A third Republican candidate, businessman Giovanni Feroce, released a video Monday highlighting his combat service in Iraq, including a lengthy clip of Fung praising him. "I am a warrior and leader, one that our state desperately needs," Feroce tweeted.

The candidates also weighed in on Raimondo's pre-K proposal. Brown, her fellow Democrat, said he also supports universal public pre-K, but questioned the governor's timing.

"Election season promises right before the primary are not as important as looking at someone's record, and Governor Raimondo's record has been looking out for corporations, looking out for Wall Street, not looking out for the children of this state," he said, citing her management of the Department of Children, Youth and Families.

Fung and Morgan, by contrast, both said they oppose universal public pre-K.

"It's nothing more than a desperate political Hail Mary from our governor," Fung said. "If she was so serious about this situation with pre-K, why wait until two days before the primary to announce it? It's our governor who's desperate."

"That $15 million is going to be a cost, if it passes, that's going to be imposed on cities and towns that are still financially transitioning to the all-day kindergarten that had been mandated on every municipality in this state just a few short years ago," he said.

Morgn said, "I actually support K-12." She said statistics show 61% of Rhode Island students are not reading and writing on grade level, and almost 70% are not doing math on grade level.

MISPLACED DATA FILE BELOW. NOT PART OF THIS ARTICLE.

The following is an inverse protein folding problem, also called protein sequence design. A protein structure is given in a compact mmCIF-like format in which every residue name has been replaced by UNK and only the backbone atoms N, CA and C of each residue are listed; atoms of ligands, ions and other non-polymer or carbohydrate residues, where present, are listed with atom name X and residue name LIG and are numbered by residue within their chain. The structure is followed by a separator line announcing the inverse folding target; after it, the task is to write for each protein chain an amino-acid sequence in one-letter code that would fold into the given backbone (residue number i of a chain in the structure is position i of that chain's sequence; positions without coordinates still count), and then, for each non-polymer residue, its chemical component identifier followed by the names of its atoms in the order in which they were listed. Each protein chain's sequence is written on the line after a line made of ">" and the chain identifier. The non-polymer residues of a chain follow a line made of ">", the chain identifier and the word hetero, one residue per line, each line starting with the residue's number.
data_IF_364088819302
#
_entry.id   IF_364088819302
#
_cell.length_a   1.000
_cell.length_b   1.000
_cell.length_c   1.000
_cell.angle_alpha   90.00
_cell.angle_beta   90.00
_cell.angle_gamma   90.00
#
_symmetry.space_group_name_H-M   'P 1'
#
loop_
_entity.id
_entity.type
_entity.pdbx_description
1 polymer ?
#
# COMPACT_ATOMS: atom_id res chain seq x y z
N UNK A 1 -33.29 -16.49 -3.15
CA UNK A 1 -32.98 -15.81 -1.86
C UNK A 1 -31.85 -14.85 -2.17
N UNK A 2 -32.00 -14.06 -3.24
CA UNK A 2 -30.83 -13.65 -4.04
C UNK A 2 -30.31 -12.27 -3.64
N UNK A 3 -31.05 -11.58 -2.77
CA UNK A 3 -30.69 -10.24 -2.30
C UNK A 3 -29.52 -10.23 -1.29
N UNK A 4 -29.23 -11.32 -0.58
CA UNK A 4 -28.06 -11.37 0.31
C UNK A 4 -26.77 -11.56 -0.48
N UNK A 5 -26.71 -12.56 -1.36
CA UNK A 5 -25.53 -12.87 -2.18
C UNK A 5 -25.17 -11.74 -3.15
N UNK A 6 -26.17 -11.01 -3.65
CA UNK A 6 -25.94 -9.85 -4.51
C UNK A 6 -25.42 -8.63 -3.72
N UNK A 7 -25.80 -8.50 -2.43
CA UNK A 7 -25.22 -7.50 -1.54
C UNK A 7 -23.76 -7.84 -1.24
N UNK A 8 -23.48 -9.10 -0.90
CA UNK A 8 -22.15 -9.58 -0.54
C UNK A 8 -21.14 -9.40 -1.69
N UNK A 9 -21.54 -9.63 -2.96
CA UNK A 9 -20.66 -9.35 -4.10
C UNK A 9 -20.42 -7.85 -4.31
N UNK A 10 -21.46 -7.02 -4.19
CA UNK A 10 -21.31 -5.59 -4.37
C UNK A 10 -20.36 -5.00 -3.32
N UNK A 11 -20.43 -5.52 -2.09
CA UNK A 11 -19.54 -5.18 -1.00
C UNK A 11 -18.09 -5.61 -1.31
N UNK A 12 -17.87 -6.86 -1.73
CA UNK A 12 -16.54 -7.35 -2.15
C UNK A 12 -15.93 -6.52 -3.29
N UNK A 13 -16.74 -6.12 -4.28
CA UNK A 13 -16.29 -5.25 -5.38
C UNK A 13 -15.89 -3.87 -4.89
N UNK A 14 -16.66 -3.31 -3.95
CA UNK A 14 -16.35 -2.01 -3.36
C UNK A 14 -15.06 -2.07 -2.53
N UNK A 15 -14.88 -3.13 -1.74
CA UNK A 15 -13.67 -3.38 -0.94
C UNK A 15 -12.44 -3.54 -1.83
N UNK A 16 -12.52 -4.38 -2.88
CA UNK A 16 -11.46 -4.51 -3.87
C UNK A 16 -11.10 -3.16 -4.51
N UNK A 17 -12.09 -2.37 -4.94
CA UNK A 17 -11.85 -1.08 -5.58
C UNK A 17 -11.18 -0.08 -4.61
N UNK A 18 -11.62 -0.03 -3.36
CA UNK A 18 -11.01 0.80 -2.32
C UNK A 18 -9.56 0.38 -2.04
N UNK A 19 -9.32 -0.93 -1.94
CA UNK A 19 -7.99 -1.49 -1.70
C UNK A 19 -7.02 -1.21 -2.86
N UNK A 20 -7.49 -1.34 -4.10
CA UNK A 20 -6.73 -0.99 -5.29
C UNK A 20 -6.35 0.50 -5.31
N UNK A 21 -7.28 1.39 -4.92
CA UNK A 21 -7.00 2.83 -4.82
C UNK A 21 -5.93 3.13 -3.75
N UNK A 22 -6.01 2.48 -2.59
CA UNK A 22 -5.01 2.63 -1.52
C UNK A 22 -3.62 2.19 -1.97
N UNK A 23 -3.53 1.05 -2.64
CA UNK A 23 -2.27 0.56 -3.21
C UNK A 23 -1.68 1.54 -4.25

"I think we really need to focus on giving teachers instructional freedom, making sure that every child is reading, writing and doing math on grade level," she said. "Let's put our resources there, our effort there and make sure every child who graduates is ready for the adult world."

All the major candidates indicated they will debate their opponents on television this fall if they win Wednesday. Fung said he was willing to do so even if the debates include conservative independent Joe Trillo, as long as Trillo meets the same criteria required for all candidates.

Fung received assistance Monday from Sean Spicer, President Trump's former White House press secretary and a Barrington native, who was in Rhode Island on Sunday to headline a fundraiser for the state GOP. Spicer praised Fung during morning radio appearances and tweeted his support, as well.

The Democratic Governors Association sought to turn that into a negative for Fung, arguing in a news release that he was following the Trump playbook by accepting Spicer's support and targeting undocumented immigrants in a recent mailer.

Asked Monday to give Trump a letter grade, Fung said, "I would say probably a B. I think he's done a good job with the economy. Certainly I don't act like the president." He mentioned last year's tax cuts as one example. (Morgan refused to give Trump a letter grade during a debate last week.)

The Democratic and Republican winners will face Trillo, Moderate William Gilbert and independents Anne Armstrong and Luis-Daniel Muñoz in the November election.

Steph Machado (smachado@wpri.com) is a reporter for Eyewitness News. Follow her on Twitter and Facebook

Ted Nesi (tnesi@wpri.com) covers politics and the economy for WPRI.com. He is a weekly panelist on Newsmakers and hosts Executive Suite. Follow him on Twitter and Facebook

Carl Sisson contributed to this report.